If you give your DNA to one of those Geanology sites could law enforcement try and subpoena that DNA to use against you if they don't have probable cause for a warrant for your DNA or would the issue of a warrant be exactly the same whether they get the DNA from you personally or some other source?
From my open-source research it seems that law enforcement did not use any coercive powers, such as a subpoena or warrant, in the following case but "covertly" uploaded a suspect's DNA profile in order to identify familial matches for further investigation. So it does show that (in California at least) evidence may be recovered from privately run genealogical databases without the suspect's knowledge or consent depending on which site is used.
- Joseph James DeAngelo, Jr. Known as The Golden State Killer, Original Night Stalker (amongst others)
Thirty-two years after the ending of his killing spree, and 45 years after the beginning of his crimes, DeAngelo was finally arrested on April 25, 2018 ... DeAngelo had been identified four months earlier as the main suspect, when DNA from an ONS [Original Night Stalker] rape case was uploaded to the personal genomics website GEDmatch. With help from a genealogist, Paul Holes (a sheriff investigator who worked on the EAR-ONS cold cases) and an FBI lawyer constructed a family tree based on GEDmatch's results and eventually narrowed the list to DeAngelo. After a DNA sample was surreptitiously collected from the door handle of DeAngelo's car, it was matched with samples related to the Golden State Killer's crimes. Source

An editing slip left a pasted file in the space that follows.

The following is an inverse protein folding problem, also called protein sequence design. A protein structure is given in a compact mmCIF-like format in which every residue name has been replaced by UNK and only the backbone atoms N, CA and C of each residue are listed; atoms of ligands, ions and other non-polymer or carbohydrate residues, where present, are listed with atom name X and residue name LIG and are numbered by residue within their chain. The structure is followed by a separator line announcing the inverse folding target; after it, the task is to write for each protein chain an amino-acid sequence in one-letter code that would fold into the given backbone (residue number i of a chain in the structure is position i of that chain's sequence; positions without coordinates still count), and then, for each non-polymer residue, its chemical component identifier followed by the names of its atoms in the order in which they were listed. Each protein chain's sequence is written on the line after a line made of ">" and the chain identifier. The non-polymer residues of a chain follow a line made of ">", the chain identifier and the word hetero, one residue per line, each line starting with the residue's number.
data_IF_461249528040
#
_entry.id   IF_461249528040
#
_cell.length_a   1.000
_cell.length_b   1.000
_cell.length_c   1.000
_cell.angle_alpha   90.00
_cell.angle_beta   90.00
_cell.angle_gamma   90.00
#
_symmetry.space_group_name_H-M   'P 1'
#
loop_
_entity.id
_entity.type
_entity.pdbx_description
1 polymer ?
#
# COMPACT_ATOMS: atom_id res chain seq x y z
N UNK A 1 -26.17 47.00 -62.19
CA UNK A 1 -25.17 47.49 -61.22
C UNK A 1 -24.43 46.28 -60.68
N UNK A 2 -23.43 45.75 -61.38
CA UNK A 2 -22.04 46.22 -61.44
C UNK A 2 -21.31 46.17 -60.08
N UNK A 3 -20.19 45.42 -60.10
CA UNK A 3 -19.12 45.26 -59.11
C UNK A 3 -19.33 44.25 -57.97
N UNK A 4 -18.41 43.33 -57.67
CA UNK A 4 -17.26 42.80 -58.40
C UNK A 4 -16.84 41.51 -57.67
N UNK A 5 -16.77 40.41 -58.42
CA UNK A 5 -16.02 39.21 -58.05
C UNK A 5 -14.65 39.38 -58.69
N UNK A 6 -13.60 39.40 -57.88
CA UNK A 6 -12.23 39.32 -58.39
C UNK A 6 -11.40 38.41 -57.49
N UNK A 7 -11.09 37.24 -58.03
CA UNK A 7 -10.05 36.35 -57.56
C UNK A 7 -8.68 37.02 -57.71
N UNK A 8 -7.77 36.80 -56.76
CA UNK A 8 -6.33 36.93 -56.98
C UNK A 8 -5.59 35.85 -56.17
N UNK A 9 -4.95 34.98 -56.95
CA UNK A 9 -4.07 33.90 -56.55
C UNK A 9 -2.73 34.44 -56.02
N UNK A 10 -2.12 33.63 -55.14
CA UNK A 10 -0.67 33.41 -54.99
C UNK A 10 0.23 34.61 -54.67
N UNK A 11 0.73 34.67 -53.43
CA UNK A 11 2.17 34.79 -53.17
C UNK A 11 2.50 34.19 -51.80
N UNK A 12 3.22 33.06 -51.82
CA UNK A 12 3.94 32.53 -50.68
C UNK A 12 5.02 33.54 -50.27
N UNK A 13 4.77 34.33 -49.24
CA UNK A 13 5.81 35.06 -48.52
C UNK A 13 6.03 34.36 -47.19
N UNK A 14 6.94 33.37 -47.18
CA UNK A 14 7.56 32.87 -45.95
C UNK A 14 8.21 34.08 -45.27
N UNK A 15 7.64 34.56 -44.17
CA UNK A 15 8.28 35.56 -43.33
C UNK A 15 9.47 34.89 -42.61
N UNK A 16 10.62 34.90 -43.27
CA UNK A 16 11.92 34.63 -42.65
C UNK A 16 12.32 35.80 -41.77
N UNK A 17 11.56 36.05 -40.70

However, according to the UK's Biometrics and Forensics Ethics Group (BFEG):
This process of uploading DNA from a crime scene in the ‘Golden State killer’ case to GEDmatch violated the terms and conditions of use. These terms stated that the person submitting the DNA had to declare that; it was their own DNA; or they were the legal guardian of the DNA donor; or they were otherwise authorised.
But I cannot see if this was ever challenged by DeAngelo's defence.
The BFEG goes on to say that different sites and different jurisdictions have different requirements:
23andMe, AncestryDNA and MyHeritage do not allow law enforcement use of their databases without a warrant. FamilyTreeDNA offers an ‘opt-out from law enforcement matching’ possibility, and all European users are automatically opted out in line with the EU General Data Protection Regulation (GDPR). Contributors to GEDmatch, which allows law enforcement use of ‘public’ profiles with permission in serious cases, must actively opt in to law enforcement matching.